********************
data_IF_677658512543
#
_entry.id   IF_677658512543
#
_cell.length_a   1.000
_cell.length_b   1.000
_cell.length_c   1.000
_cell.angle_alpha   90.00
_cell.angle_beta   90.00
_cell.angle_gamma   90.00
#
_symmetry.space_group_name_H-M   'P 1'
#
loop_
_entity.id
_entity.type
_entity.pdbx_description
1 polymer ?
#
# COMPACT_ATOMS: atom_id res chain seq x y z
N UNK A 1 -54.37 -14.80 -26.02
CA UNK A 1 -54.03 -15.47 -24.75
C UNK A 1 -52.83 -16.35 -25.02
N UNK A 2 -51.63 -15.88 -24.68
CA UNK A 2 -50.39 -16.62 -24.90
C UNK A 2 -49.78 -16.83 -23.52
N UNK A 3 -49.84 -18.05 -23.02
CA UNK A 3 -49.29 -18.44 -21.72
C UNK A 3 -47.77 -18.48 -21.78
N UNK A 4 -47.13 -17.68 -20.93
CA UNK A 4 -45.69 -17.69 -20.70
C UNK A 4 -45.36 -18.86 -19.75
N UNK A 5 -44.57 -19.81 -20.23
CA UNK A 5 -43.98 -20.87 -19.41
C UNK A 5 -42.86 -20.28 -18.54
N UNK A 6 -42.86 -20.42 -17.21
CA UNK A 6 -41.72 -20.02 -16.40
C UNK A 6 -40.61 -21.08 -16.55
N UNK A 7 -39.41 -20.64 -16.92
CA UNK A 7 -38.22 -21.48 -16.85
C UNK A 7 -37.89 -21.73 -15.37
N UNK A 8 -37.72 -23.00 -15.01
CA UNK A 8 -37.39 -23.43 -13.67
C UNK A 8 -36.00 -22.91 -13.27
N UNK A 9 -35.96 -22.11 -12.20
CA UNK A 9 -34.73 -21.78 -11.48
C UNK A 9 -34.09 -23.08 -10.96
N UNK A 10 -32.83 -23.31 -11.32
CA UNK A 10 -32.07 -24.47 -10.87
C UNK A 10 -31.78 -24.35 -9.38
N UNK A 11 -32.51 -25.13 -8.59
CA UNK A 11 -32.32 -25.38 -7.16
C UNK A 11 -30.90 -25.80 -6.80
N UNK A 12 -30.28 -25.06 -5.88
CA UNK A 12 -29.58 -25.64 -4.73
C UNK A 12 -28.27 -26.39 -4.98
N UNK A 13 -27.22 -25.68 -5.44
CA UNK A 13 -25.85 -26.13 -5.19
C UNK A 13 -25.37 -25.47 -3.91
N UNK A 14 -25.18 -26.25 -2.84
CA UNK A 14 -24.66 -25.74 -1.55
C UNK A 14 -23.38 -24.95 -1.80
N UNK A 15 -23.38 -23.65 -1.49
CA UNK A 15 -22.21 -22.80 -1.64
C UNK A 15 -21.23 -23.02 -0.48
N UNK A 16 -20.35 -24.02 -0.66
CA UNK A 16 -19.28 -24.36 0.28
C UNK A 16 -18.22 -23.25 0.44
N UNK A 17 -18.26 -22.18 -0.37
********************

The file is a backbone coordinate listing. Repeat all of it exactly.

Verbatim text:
data_IF_677658512543
#
_entry.id   IF_677658512543
#
_cell.length_a   1.000
_cell.length_b   1.000
_cell.length_c   1.000
_cell.angle_alpha   90.00
_cell.angle_beta   90.00
_cell.angle_gamma   90.00
#
_symmetry.space_group_name_H-M   'P 1'
#
loop_
_entity.id
_entity.type
_entity.pdbx_description
1 polymer ?
#
# COMPACT_ATOMS: atom_id res chain seq x y z
N UNK A 1 -54.37 -14.80 -26.02
CA UNK A 1 -54.03 -15.47 -24.75
C UNK A 1 -52.83 -16.35 -25.02
N UNK A 2 -51.63 -15.88 -24.68
CA UNK A 2 -50.39 -16.62 -24.90
C UNK A 2 -49.78 -16.83 -23.52
N UNK A 3 -49.84 -18.05 -23.02
CA UNK A 3 -49.29 -18.44 -21.72
C UNK A 3 -47.77 -18.48 -21.78
N UNK A 4 -47.13 -17.68 -20.93
CA UNK A 4 -45.69 -17.69 -20.70
C UNK A 4 -45.36 -18.86 -19.75
N UNK A 5 -44.57 -19.81 -20.23
CA UNK A 5 -43.98 -20.87 -19.41
C UNK A 5 -42.86 -20.28 -18.54
N UNK A 6 -42.86 -20.42 -17.21
CA UNK A 6 -41.72 -20.02 -16.40
C UNK A 6 -40.61 -21.08 -16.55
N UNK A 7 -39.41 -20.64 -16.92
CA UNK A 7 -38.22 -21.48 -16.85
C UNK A 7 -37.89 -21.73 -15.37
N UNK A 8 -37.72 -23.00 -15.01
CA UNK A 8 -37.39 -23.43 -13.67
C UNK A 8 -36.00 -22.91 -13.27
N UNK A 9 -35.96 -22.11 -12.20
CA UNK A 9 -34.73 -21.78 -11.48
C UNK A 9 -34.09 -23.08 -10.96
N UNK A 10 -32.83 -23.31 -11.32
CA UNK A 10 -32.07 -24.47 -10.87
C UNK A 10 -31.78 -24.35 -9.38
N UNK A 11 -32.51 -25.13 -8.59
CA UNK A 11 -32.32 -25.38 -7.16
C UNK A 11 -30.90 -25.80 -6.80
N UNK A 12 -30.28 -25.06 -5.88
CA UNK A 12 -29.58 -25.64 -4.73
C UNK A 12 -28.27 -26.39 -4.98
N UNK A 13 -27.22 -25.68 -5.44
CA UNK A 13 -25.85 -26.13 -5.19
C UNK A 13 -25.37 -25.47 -3.91
N UNK A 14 -25.18 -26.25 -2.84
CA UNK A 14 -24.66 -25.74 -1.55
C UNK A 14 -23.38 -24.95 -1.80
N UNK A 15 -23.38 -23.65 -1.49
CA UNK A 15 -22.21 -22.80 -1.64
C UNK A 15 -21.23 -23.02 -0.48
N UNK A 16 -20.35 -24.02 -0.66
CA UNK A 16 -19.28 -24.36 0.28
C UNK A 16 -18.22 -23.25 0.44
N UNK A 17 -18.26 -22.18 -0.37